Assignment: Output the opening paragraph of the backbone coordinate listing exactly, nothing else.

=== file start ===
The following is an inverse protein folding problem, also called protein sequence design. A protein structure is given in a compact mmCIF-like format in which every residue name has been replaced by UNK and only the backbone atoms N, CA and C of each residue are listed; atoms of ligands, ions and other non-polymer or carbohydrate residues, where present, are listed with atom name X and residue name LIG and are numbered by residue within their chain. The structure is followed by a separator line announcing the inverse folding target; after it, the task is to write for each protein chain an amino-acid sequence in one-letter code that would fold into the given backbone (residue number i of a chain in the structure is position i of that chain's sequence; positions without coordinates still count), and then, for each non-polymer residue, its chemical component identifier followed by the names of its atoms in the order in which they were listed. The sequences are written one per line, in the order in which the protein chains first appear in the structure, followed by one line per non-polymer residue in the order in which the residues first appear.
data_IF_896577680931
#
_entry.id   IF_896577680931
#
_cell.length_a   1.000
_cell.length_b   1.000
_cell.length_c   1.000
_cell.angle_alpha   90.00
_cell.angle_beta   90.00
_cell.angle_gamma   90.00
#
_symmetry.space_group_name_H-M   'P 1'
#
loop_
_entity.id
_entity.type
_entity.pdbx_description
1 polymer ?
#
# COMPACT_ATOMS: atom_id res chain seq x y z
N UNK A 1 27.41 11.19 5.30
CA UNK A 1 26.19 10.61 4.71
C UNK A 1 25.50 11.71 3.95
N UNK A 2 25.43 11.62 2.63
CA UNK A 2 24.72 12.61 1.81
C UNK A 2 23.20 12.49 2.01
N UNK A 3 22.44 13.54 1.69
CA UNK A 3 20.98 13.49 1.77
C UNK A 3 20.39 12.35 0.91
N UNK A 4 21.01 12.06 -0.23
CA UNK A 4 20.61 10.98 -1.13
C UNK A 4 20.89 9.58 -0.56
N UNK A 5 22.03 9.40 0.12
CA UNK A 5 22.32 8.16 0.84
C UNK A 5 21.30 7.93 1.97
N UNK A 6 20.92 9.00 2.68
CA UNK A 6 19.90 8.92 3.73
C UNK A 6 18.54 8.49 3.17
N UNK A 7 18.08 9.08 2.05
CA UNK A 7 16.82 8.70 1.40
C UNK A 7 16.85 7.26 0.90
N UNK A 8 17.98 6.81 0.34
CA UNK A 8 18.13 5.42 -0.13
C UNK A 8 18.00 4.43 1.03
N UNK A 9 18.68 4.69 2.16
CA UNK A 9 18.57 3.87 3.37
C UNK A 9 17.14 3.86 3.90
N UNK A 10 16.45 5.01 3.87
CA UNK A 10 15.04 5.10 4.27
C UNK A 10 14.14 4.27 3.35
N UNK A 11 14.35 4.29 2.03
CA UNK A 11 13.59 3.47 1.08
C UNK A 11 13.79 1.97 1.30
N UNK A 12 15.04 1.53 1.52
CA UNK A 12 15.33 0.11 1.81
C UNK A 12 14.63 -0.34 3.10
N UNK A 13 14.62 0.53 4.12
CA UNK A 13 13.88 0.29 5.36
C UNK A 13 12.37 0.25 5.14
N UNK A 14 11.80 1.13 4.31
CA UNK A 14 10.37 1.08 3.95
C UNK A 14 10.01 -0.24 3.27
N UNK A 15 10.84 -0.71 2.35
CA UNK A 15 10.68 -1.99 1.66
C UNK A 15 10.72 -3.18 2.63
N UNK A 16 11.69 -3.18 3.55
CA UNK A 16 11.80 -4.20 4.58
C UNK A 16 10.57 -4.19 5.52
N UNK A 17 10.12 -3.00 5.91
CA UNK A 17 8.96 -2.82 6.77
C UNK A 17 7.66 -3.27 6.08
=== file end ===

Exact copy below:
The following is an inverse protein folding problem, also called protein sequence design. A protein structure is given in a compact mmCIF-like format in which every residue name has been replaced by UNK and only the backbone atoms N, CA and C of each residue are listed; atoms of ligands, ions and other non-polymer or carbohydrate residues, where present, are listed with atom name X and residue name LIG and are numbered by residue within their chain. The structure is followed by a separator line announcing the inverse folding target; after it, the task is to write for each protein chain an amino-acid sequence in one-letter code that would fold into the given backbone (residue number i of a chain in the structure is position i of that chain's sequence; positions without coordinates still count), and then, for each non-polymer residue, its chemical component identifier followed by the names of its atoms in the order in which they were listed. The sequences are written one per line, in the order in which the protein chains first appear in the structure, followed by one line per non-polymer residue in the order in which the residues first appear.